26 September 2022

The UK has entered a new era. Here’s what we need from the government

Brooke Senior External Affairs Advisor Anna Marry urges the government to commit to working with civil society on issues impacting global animal health and welfare.

Liz Truss became Britain’s new Prime Minister just days before the passing of Queen Elizabeth II marked the end of an era for the country. New cabinet appointments were overshadowed or delayed, and eyes turned away from the new government during the period of mourning.  

Now is an important moment for the country to pick its direction for the years to come. It is Brooke’s hope that the Prime Minister and her Ministers take time to listen to the country’s civil society and commit to working in partnership with the sector, including with animal welfare organisations.   

There is no doubt that the world is facing unprecedented challenges, with a looming global recession and rising fuel prices that will plunge many into poverty. But in challenges also lie opportunities.  

We urge the Prime Minister to:

Champion One Health on the global arena 

The covid-19 pandemic is far from over, although fortunately vaccines have made its consequences for lives and livelihoods less dramatic. It is widely accepted that another pandemic could be just round the corner, unless we change our ways and embrace a truly cross-sectoral, One Health approach to pandemic prevention, preparedness and response. In particular, animal health has historically been neglected in policies, programmes and financing, with grave consequences, as evidenced by the recent pandemic. The UK must become a leading voice advocating for more collaboration and more investment in animal health, in mechanisms such as the International Treaty on Pandemic Prevention, Preparedness and Response or Pandemic Treaty.  

Commit to overseas development assistance  

Brooke is a long-standing member of Bond, an umbrella organisation bringing together international development NGOs in the UK. Together with our colleagues at Bond, we are calling on the Prime Minister to restore UK’s commitment to overseas development aid (ODA). Recent events, from the covid-19 pandemic to war in Ukraine to floods in Pakistan, in which people and animals suffer, have brought it home that the whole world is interconnected. Overseas assistance is not only a gesture of solidarity, it also makes good economic sense, protecting the UK’s safety and security. At Brooke, we strongly support locally based, community-driven solutions. In our work we see on a daily basis how working animals support livelihoods, help farming, enable education and contribute to community resilience in face of disasters. These invisible workers must not be forgotten in programming, policies and funding as incomes are shrinking and futures become more uncertain.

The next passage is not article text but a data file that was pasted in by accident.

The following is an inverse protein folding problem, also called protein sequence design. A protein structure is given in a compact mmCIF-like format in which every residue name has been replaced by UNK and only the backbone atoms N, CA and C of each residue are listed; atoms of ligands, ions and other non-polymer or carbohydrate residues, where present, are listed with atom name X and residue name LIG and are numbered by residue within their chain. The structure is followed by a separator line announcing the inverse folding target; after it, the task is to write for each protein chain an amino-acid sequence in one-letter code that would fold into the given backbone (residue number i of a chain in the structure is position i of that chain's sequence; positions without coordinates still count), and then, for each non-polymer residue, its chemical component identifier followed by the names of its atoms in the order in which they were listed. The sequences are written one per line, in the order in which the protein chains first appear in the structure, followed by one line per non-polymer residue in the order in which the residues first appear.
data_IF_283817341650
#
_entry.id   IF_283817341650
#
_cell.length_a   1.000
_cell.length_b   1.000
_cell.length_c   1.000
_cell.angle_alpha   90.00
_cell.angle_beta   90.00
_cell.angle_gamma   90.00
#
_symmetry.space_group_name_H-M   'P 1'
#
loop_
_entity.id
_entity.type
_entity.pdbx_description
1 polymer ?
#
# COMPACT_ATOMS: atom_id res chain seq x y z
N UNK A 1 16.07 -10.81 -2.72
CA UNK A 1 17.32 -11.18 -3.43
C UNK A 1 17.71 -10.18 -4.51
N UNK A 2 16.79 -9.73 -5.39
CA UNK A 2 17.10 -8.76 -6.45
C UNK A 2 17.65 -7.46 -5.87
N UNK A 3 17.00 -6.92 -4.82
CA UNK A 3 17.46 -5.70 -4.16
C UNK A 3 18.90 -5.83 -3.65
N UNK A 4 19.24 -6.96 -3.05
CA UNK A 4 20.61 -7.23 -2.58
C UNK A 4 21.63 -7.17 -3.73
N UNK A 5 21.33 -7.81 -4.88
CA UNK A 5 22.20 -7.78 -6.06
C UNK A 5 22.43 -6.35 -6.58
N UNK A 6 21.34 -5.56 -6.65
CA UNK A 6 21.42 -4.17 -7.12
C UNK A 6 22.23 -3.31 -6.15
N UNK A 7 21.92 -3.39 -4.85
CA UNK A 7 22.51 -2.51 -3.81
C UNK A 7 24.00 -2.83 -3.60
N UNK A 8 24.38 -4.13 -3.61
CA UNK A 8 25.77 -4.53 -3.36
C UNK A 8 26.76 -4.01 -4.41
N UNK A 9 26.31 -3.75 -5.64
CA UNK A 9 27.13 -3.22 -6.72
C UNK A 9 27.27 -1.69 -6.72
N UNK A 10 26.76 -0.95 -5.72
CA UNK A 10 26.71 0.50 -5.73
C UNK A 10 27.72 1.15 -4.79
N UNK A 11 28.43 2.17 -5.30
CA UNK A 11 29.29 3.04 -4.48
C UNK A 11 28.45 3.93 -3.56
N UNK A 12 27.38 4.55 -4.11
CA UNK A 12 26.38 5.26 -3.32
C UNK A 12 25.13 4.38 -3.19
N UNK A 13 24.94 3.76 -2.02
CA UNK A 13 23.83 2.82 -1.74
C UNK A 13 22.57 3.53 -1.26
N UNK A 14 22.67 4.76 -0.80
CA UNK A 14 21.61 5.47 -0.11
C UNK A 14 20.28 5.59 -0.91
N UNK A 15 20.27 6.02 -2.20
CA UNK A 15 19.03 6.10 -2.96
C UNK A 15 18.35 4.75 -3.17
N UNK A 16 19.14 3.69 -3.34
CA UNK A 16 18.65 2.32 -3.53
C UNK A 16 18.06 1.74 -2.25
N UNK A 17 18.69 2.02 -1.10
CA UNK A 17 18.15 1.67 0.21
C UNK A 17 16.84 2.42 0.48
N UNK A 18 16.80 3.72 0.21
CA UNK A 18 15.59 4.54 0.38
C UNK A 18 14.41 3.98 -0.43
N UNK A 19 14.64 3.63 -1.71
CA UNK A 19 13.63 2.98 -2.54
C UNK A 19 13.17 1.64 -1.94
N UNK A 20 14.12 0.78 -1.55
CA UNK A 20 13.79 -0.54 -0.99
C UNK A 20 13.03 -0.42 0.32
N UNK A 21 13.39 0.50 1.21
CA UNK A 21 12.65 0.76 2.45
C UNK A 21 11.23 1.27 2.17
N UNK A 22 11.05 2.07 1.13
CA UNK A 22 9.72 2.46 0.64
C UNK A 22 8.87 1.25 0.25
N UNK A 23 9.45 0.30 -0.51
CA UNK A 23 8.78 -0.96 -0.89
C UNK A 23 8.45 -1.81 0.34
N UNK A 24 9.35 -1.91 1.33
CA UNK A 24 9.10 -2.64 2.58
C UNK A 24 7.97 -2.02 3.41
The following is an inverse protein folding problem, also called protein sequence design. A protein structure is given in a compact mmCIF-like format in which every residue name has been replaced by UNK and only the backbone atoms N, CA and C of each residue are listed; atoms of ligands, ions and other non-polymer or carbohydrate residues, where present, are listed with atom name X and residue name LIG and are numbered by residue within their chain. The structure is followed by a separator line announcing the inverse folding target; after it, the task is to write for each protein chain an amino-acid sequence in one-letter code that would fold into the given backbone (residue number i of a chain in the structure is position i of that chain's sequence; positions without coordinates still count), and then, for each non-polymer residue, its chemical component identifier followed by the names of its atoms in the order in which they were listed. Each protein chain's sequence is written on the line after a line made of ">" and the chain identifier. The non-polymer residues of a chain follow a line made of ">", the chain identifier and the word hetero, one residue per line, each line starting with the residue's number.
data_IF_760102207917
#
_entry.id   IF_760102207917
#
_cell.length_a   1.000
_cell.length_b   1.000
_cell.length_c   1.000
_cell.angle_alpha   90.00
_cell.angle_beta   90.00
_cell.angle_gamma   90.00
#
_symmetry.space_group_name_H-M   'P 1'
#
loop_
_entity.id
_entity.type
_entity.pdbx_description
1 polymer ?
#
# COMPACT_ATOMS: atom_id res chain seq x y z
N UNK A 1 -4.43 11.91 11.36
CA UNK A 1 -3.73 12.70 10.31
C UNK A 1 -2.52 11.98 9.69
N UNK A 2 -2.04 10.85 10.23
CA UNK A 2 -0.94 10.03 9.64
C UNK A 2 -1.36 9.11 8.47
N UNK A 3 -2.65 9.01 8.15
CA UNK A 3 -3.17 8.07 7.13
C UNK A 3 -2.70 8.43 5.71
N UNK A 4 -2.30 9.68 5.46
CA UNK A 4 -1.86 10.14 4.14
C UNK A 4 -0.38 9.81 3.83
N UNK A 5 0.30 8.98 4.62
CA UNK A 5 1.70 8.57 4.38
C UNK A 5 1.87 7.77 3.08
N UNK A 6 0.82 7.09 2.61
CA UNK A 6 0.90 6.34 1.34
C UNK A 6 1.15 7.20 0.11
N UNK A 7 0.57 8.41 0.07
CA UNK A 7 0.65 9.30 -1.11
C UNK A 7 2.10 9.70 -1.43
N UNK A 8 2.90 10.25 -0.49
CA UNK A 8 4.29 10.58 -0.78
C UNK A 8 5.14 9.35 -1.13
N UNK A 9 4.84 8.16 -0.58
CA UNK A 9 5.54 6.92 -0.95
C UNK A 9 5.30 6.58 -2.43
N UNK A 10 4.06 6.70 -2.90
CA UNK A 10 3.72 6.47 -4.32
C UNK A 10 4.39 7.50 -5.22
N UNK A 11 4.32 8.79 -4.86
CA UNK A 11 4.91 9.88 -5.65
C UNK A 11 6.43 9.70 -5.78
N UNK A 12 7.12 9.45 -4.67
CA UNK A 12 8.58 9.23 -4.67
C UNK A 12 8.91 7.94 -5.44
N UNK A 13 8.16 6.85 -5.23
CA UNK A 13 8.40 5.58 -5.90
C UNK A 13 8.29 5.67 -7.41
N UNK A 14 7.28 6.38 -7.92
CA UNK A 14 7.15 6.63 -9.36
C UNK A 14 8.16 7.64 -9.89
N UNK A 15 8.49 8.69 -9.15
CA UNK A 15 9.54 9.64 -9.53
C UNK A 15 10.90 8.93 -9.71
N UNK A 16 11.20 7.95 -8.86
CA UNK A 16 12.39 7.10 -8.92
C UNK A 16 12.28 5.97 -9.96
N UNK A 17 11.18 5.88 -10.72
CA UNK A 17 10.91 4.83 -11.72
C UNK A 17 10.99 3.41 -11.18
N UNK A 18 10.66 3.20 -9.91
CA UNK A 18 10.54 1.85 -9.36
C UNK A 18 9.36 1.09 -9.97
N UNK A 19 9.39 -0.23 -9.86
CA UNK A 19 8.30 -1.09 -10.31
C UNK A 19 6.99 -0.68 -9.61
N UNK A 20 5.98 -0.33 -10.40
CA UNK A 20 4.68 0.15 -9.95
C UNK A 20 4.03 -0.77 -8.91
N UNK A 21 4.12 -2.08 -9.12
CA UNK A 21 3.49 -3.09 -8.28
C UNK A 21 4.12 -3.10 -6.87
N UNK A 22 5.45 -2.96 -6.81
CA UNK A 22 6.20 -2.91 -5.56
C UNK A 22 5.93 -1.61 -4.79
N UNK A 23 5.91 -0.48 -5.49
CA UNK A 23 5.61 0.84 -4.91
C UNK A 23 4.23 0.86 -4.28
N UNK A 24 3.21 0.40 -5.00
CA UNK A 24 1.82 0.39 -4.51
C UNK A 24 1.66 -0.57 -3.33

Uphold and enhance animal welfare standards  

As the UK is adapting to the new post-Brexit reality, the country is entering into new international trade agreements. The UK has long had the ambition to champion animal welfare standards domestically and internationally, from farming and the food industry to trade and the use of animals in sports and leisure. It is imperative that these standards are maintained and further improved. At the start of the Conservative leadership campaign this summer, Brooke joined other UK animal welfare charities in signing a letter from the Better Deal for Animals coalition to all of the candidates, asking that they commit to a number of animal welfare pledges, including bringing forward the Animals Abroad Bill. Animals are sentient beings and as such deserve a life worth living, but no less importantly, animals in good welfare are more likely to be healthy and productive, contributing to income generation and preventing spillover of zoonotic disease.  

We ask the Prime Minister to remember the interconnectedness of humans, animals and the environment we live in. It is only through a holistic approach that we can tackle combined global challenges of climate change, transboundary disease and poverty.